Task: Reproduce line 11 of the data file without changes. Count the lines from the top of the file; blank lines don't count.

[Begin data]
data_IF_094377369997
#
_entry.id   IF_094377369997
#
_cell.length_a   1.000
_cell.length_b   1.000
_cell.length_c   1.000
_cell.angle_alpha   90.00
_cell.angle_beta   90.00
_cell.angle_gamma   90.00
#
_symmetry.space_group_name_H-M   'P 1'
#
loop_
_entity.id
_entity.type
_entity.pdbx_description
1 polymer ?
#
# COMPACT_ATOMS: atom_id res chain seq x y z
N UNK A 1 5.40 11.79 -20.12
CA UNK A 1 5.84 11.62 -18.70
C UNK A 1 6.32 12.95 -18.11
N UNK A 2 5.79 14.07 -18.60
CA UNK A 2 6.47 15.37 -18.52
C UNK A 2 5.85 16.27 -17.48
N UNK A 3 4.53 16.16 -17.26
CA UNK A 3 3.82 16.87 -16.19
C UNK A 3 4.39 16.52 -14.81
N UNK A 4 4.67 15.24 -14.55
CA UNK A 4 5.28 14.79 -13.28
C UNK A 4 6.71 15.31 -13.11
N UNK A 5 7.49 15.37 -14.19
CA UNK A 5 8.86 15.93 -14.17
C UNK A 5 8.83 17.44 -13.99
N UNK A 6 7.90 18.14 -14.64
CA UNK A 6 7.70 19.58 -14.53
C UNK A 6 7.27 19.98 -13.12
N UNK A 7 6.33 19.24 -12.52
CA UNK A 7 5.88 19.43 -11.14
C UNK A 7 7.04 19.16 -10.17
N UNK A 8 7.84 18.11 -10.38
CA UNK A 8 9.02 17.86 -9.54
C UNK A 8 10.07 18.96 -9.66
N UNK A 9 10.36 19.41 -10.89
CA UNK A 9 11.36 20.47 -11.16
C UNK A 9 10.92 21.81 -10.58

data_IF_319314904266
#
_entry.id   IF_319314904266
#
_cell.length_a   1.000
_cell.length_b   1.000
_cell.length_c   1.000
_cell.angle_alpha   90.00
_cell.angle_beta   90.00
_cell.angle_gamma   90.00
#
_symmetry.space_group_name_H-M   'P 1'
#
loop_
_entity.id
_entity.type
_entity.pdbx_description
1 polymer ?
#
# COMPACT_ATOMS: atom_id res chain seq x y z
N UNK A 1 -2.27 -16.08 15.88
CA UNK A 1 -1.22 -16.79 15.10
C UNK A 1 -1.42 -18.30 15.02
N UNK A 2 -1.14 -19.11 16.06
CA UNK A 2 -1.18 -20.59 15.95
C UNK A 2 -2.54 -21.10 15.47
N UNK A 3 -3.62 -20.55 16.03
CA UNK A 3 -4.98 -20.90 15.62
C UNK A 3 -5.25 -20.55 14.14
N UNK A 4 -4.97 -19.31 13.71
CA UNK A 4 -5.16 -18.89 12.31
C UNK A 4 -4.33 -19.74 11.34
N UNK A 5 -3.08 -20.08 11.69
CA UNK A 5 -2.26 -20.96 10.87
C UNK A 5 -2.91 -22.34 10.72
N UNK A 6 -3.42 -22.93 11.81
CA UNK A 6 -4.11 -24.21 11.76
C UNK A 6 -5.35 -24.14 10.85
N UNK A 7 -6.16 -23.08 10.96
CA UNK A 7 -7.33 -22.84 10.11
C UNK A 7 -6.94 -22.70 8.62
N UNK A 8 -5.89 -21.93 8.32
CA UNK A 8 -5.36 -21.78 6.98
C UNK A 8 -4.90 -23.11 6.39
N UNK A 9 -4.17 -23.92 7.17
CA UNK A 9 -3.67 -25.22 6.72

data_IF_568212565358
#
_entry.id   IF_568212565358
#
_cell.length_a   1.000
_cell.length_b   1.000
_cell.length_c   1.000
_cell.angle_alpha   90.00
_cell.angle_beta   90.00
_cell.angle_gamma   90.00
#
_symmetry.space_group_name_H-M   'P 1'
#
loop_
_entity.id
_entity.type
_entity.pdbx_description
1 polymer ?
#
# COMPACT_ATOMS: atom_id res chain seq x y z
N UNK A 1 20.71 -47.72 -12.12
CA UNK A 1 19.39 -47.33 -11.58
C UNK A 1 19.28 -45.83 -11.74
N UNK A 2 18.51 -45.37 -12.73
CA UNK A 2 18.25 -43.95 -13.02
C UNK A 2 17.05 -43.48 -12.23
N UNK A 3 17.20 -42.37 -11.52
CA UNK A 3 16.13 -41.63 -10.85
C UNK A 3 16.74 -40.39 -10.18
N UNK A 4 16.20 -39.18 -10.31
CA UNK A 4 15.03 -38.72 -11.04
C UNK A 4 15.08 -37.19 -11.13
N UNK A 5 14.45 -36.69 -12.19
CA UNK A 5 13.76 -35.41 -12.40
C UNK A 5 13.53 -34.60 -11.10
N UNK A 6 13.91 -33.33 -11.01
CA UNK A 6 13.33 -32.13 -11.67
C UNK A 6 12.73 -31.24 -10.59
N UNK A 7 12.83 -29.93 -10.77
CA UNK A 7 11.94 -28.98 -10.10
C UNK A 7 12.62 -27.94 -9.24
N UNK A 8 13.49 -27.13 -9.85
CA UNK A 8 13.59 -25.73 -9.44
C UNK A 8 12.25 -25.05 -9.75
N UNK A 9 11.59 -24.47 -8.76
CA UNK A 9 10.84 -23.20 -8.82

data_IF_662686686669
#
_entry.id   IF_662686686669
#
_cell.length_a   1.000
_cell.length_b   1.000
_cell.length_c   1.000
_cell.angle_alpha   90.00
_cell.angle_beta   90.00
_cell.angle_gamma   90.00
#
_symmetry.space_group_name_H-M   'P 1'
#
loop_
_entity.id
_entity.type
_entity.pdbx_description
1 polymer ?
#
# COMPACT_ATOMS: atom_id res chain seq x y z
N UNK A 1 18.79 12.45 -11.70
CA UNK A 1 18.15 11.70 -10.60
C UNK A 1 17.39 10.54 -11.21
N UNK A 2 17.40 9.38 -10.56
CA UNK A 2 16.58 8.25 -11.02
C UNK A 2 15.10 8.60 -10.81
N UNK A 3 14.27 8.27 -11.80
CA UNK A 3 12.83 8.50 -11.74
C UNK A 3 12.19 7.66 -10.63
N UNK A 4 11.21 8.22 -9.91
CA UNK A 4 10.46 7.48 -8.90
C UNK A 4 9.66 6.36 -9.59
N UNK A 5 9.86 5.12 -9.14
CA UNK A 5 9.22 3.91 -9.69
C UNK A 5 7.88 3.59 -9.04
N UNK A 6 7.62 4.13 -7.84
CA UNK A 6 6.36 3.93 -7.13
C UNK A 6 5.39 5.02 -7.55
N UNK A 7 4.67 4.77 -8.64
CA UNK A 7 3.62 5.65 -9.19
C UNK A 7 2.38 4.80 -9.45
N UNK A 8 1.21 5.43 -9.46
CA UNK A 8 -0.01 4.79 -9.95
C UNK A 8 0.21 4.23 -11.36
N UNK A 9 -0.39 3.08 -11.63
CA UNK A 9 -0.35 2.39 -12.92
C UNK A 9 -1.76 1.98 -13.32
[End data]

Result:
#